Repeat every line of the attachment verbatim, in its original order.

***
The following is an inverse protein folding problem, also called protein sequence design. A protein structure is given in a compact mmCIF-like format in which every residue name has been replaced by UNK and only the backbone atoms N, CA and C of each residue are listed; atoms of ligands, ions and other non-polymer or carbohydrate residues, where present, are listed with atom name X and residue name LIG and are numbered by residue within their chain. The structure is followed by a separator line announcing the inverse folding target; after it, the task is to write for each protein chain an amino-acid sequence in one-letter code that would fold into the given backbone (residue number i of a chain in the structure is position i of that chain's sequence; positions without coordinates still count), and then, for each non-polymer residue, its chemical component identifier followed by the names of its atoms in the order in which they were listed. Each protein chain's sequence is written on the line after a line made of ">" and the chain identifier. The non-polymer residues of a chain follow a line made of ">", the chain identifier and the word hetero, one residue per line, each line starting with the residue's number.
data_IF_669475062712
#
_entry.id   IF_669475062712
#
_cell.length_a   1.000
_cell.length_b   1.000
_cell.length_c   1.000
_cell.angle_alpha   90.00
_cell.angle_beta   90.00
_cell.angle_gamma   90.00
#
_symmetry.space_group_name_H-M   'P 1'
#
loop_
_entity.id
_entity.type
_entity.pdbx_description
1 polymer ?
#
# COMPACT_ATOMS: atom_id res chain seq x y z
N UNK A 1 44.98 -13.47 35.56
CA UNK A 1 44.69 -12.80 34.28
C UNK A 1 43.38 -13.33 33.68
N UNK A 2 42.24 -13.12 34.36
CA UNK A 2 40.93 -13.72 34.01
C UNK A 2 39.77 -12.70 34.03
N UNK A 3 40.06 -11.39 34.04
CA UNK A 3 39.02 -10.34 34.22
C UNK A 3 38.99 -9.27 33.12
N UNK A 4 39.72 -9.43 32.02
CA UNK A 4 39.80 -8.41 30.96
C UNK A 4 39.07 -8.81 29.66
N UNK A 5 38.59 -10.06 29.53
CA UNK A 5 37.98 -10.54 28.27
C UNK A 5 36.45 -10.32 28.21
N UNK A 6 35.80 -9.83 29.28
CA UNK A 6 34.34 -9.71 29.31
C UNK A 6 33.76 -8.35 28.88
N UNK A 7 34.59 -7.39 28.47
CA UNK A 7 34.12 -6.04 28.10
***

The following is an inverse protein folding problem, also called protein sequence design. A protein structure is given in a compact mmCIF-like format in which every residue name has been replaced by UNK and only the backbone atoms N, CA and C of each residue are listed; atoms of ligands, ions and other non-polymer or carbohydrate residues, where present, are listed with atom name X and residue name LIG and are numbered by residue within their chain. The structure is followed by a separator line announcing the inverse folding target; after it, the task is to write for each protein chain an amino-acid sequence in one-letter code that would fold into the given backbone (residue number i of a chain in the structure is position i of that chain's sequence; positions without coordinates still count), and then, for each non-polymer residue, its chemical component identifier followed by the names of its atoms in the order in which they were listed. Each protein chain's sequence is written on the line after a line made of ">" and the chain identifier. The non-polymer residues of a chain follow a line made of ">", the chain identifier and the word hetero, one residue per line, each line starting with the residue's number.
data_IF_669475062712
#
_entry.id   IF_669475062712
#
_cell.length_a   1.000
_cell.length_b   1.000
_cell.length_c   1.000
_cell.angle_alpha   90.00
_cell.angle_beta   90.00
_cell.angle_gamma   90.00
#
_symmetry.space_group_name_H-M   'P 1'
#
loop_
_entity.id
_entity.type
_entity.pdbx_description
1 polymer ?
#
# COMPACT_ATOMS: atom_id res chain seq x y z
N UNK A 1 44.98 -13.47 35.56
CA UNK A 1 44.69 -12.80 34.28
C UNK A 1 43.38 -13.33 33.68
N UNK A 2 42.24 -13.12 34.36
CA UNK A 2 40.93 -13.72 34.01
C UNK A 2 39.77 -12.70 34.03
N UNK A 3 40.06 -11.39 34.04
CA UNK A 3 39.02 -10.34 34.22
C UNK A 3 38.99 -9.27 33.12
N UNK A 4 39.72 -9.43 32.02
CA UNK A 4 39.80 -8.41 30.96
C UNK A 4 39.07 -8.81 29.66
N UNK A 5 38.59 -10.06 29.53
CA UNK A 5 37.98 -10.54 28.27
C UNK A 5 36.45 -10.32 28.21
N UNK A 6 35.80 -9.83 29.28
CA UNK A 6 34.34 -9.71 29.31
C UNK A 6 33.76 -8.35 28.88
N UNK A 7 34.59 -7.39 28.47
CA UNK A 7 34.12 -6.04 28.10